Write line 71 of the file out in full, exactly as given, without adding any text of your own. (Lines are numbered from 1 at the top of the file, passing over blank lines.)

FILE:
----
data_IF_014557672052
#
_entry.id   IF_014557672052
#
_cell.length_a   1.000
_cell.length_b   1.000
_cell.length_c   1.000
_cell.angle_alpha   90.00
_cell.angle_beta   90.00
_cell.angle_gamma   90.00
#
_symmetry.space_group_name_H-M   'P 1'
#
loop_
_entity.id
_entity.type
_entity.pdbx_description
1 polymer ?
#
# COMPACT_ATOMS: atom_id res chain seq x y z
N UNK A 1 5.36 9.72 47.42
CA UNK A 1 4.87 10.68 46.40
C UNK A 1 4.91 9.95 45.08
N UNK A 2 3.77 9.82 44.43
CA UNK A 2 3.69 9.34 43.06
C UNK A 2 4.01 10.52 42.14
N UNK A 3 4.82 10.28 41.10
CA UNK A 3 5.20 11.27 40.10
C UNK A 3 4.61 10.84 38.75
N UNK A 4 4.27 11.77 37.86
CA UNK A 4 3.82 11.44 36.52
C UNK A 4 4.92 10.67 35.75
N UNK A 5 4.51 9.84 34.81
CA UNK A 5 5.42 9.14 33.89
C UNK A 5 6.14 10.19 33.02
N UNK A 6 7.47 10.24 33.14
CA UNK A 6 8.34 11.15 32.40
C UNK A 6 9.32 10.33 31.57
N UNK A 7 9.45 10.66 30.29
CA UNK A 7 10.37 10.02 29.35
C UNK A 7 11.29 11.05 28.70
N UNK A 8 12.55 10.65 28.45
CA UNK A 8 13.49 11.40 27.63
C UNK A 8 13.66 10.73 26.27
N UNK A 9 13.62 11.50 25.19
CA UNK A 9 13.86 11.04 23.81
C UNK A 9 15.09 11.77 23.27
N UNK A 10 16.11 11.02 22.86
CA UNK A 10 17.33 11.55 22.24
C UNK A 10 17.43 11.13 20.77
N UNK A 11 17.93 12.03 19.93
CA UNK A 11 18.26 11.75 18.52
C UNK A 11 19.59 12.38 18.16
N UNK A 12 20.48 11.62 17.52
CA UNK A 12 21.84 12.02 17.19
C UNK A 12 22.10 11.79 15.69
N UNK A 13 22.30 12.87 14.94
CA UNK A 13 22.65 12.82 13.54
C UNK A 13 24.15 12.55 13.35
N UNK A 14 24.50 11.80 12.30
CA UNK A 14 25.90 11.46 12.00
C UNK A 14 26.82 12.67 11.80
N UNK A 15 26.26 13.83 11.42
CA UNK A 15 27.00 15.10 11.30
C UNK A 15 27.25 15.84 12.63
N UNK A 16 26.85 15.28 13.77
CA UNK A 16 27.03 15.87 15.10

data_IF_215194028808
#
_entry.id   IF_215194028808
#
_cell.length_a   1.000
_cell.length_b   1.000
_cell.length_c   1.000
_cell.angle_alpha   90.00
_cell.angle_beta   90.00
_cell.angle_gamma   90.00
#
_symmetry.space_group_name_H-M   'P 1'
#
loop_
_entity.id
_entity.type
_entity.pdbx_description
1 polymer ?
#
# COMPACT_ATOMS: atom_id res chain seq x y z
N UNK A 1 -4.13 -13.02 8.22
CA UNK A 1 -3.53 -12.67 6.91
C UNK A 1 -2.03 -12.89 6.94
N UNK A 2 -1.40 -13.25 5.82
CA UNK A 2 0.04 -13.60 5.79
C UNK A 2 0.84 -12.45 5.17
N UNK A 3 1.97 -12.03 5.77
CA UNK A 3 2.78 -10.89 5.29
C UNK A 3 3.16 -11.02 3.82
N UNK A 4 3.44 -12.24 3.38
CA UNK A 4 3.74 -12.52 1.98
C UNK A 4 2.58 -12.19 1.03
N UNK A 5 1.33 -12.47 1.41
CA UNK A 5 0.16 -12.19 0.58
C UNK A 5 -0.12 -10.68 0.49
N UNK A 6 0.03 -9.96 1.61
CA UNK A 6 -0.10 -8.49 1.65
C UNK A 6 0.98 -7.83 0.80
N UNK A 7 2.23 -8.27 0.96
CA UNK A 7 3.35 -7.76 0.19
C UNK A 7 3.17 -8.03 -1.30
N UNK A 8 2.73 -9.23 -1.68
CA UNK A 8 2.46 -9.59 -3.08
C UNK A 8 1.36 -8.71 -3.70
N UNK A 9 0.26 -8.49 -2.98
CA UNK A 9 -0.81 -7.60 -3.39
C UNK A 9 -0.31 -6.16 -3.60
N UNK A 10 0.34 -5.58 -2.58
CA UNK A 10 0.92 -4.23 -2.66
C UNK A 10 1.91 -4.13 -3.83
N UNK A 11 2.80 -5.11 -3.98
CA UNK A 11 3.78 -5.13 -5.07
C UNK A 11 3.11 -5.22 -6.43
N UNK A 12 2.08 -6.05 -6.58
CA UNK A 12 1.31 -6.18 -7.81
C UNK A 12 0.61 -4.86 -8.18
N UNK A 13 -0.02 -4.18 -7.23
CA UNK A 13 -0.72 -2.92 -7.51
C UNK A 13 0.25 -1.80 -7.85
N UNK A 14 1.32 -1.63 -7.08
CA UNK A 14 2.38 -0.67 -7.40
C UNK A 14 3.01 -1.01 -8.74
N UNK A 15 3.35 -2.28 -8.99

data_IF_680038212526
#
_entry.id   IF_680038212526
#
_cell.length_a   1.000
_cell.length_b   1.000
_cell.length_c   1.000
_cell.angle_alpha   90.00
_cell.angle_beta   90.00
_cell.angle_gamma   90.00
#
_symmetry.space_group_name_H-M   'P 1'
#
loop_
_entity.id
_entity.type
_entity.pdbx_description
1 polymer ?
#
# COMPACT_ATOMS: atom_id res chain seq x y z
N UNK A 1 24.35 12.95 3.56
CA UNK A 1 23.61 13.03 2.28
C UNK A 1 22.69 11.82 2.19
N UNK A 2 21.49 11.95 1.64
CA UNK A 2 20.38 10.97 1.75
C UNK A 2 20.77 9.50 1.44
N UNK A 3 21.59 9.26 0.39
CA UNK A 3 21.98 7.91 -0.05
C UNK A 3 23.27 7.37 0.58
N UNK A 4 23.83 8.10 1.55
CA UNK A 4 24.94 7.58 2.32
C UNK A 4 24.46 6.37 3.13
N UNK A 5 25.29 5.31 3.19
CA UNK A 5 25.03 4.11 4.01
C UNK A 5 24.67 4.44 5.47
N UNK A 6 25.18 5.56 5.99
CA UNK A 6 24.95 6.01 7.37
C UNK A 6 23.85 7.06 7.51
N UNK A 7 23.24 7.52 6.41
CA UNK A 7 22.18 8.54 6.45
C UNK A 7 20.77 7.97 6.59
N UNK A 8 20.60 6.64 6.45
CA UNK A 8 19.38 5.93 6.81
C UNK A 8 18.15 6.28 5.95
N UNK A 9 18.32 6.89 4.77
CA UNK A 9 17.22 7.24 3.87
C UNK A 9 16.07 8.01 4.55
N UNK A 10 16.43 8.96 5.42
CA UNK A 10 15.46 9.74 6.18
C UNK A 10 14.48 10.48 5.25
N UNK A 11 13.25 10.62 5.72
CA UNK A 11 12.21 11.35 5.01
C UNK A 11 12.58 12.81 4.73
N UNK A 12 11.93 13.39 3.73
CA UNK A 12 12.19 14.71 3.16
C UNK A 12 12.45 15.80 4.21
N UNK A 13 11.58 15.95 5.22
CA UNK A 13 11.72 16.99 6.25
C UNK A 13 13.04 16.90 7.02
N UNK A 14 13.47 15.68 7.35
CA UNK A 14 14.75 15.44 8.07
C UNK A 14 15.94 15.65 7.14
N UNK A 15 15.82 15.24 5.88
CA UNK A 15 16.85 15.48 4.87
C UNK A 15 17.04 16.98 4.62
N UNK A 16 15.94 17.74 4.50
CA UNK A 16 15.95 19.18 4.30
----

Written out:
#